Most Recent Articles In Footwear
Latest Footwear Articles
- Robert Clergerie Teams With Joe To Bring Free Coffee To New York
- Giuseppe Zanotti Appoints Victoria Hennessy as CMO
- Kate Bosworth Launches Shoe Collection at Nordstrom
More Articles By
LONDON — Le Chameau, the rubber boots and outerwear brand from France, is striding into fashion and luxury territory with help from Marc Newson, Fabien Baron and Charlotte Stockdale.
The company, founded in 1927 as a saddler and boot maker, and which still makes natural rubber boots in its factory in Normandy, will launch two new boot styles for spring, in a palette of colors including Yves Klein blue, burnt orange and army green.
The company will continue to make its traditional boots — beloved of clients ranging from the Duchess of Cambridge to the fishermen of Brittany. Its fashion offer will launch with a capsule collection of two styles and six colors set to land in stores in January.
“When I visited the factory, the first company I thought of was John Lobb,” said Newson, the award-winning industrial designer whose title is creative director, referring to the British company that hand makes its footwear. “Le Chameau boots are made in France from natural rubber, and we have no intention of changing that, or of moving production to China. With the new collection, we’ve done nothing to hinder how the product works or how it is made.”
The boots are hand-shaped to fit the contours of the foot, ankle and calf and 150 operations are used to make each pair, according to the company. Bespoke linings — such as calfskin leather — are selected according to function.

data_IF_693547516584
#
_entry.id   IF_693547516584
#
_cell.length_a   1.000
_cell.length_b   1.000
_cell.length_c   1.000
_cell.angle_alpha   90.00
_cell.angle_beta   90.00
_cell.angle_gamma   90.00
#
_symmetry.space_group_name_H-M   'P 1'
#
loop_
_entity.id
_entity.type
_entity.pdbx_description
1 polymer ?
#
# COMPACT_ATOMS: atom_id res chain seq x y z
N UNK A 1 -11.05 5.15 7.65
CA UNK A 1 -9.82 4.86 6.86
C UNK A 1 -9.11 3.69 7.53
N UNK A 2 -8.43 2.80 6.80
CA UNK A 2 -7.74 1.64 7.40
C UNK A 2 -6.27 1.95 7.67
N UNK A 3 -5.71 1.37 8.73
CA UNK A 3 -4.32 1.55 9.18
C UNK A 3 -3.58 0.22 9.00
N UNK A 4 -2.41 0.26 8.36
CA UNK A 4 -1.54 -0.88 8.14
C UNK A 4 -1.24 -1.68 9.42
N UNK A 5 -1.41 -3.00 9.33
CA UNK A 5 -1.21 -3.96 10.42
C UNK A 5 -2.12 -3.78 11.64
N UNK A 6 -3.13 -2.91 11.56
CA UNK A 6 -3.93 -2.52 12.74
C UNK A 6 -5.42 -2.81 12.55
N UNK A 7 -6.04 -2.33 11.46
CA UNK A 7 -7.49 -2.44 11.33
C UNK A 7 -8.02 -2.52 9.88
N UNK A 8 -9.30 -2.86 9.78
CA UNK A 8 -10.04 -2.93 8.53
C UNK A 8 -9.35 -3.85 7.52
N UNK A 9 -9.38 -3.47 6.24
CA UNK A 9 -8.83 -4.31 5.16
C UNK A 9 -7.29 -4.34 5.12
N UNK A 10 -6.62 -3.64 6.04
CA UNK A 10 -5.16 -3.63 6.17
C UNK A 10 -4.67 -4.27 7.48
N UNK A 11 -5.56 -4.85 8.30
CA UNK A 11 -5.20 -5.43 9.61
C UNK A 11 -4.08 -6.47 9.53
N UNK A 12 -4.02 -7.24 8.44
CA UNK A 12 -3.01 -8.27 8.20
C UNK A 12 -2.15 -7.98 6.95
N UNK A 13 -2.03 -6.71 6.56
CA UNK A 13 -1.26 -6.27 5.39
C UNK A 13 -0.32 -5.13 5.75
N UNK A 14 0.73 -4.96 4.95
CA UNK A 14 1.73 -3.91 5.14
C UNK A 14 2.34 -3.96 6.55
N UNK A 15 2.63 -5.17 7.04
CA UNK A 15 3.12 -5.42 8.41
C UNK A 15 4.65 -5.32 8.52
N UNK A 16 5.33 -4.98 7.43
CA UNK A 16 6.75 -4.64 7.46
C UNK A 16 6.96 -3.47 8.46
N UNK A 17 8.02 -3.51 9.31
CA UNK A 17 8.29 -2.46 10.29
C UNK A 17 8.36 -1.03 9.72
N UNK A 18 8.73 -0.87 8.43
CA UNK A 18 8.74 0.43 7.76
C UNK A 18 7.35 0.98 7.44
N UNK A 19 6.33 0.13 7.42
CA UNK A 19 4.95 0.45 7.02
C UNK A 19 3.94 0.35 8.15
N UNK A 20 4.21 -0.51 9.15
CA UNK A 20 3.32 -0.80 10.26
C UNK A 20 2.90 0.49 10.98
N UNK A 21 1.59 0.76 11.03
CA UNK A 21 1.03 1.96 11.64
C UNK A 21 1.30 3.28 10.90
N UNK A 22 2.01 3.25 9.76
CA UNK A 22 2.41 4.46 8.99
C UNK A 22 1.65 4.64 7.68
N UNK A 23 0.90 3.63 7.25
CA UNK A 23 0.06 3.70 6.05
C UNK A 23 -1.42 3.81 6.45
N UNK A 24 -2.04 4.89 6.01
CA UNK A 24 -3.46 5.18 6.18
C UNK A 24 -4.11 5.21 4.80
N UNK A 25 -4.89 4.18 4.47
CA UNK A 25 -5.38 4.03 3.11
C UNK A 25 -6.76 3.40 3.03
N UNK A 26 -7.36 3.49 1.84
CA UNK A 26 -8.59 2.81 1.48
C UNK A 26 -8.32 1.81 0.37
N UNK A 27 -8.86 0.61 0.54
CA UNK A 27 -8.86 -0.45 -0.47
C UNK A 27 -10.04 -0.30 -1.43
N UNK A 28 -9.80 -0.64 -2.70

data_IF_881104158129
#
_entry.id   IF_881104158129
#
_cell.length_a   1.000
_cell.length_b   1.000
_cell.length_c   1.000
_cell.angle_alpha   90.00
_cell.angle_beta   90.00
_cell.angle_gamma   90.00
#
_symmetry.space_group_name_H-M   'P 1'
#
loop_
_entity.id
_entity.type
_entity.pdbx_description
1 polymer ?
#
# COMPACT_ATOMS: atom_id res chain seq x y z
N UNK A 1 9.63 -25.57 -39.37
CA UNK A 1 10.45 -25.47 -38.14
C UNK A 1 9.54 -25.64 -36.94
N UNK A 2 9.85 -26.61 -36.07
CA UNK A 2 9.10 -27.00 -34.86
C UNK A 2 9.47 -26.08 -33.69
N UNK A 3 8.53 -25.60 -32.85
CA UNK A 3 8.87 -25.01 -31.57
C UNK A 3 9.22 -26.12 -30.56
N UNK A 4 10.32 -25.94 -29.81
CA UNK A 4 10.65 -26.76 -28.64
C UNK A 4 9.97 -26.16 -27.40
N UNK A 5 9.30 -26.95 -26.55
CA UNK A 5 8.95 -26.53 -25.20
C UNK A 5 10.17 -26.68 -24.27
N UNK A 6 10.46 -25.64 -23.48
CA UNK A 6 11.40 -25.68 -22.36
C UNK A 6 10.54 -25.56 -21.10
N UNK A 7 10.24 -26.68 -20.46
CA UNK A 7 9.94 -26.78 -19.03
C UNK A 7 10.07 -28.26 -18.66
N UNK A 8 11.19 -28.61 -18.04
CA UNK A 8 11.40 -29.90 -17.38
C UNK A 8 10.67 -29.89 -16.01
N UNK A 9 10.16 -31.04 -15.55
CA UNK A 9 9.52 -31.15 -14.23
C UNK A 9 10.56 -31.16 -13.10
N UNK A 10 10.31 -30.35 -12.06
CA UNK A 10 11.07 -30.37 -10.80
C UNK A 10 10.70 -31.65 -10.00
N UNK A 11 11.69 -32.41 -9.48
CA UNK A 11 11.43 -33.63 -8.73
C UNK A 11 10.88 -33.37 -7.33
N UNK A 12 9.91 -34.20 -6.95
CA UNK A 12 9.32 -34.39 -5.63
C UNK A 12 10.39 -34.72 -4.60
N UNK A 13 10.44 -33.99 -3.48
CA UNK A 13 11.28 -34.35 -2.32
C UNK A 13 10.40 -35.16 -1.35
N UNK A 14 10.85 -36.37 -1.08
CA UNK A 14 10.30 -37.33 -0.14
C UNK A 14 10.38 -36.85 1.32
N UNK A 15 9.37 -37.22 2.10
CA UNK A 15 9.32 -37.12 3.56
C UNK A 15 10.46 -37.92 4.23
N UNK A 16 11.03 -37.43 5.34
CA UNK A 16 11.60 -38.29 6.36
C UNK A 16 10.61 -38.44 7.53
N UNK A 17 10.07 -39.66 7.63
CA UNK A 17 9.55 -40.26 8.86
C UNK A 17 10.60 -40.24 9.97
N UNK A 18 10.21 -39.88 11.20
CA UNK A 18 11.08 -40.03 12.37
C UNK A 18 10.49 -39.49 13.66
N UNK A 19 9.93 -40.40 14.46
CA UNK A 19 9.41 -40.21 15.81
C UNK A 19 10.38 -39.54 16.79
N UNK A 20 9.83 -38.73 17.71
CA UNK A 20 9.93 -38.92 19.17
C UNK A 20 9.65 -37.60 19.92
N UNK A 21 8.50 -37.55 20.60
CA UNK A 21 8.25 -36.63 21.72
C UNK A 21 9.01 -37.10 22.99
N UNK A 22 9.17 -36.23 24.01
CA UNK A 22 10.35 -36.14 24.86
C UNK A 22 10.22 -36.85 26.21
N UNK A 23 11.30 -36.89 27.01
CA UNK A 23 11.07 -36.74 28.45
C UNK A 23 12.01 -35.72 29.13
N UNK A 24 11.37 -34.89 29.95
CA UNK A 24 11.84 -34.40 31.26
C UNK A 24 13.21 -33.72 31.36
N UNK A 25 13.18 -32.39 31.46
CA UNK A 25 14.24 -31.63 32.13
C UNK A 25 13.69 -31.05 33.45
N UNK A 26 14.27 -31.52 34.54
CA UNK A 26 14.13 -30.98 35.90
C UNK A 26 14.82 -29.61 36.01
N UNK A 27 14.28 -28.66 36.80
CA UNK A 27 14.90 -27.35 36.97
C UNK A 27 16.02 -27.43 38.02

Newson is working alongside Stockdale, a fashion stylist — and his wife — on product development, and with Baron on branding and packaging.
One of the new women’s models is the Paris, which comes in long and short versions. It has a white wedge heel, and a sole that provides traction on wet, flat surfaces, much like a fisherman’s boot. The Vierzon is based on one of Le Chameau’s most popular styles and is geared more toward country life with a buckled calf and grooves on the sole.
The new models are lined in either leather or jersey, with the former costing 220 pounds, or $327, and the latter 120 pounds, or $179.
Le Chameau’s traditional models will continue to be sold in specialty stores, while the newer boots will be sold through fashion retailers. “There is no reason why the two trajectories of the business cannot exist in parallel,” Newson said.
Le Chameau plans to launch more new styles for fall, and will also begin to develop its outerwear collection into a more luxury offering. The company plans to unveil a few pieces for the fall season.
Baron has been working on the branding and packaging, the latter of which is graphite gray. A company spokeswoman said there are no plans to advertise for the next 18 months, although Baron will be creating films for the Web that tell the story of the brand. The company will also launch a new Web site to coincide with the launch of its new fashion products.
Le Chameau was purchased last year by the London-based Marwyn Management Partners from the French-based company Lafuma. MMP is quoted on the London Stock Exchange and Le Chameau is the company’s first luxury acquisition.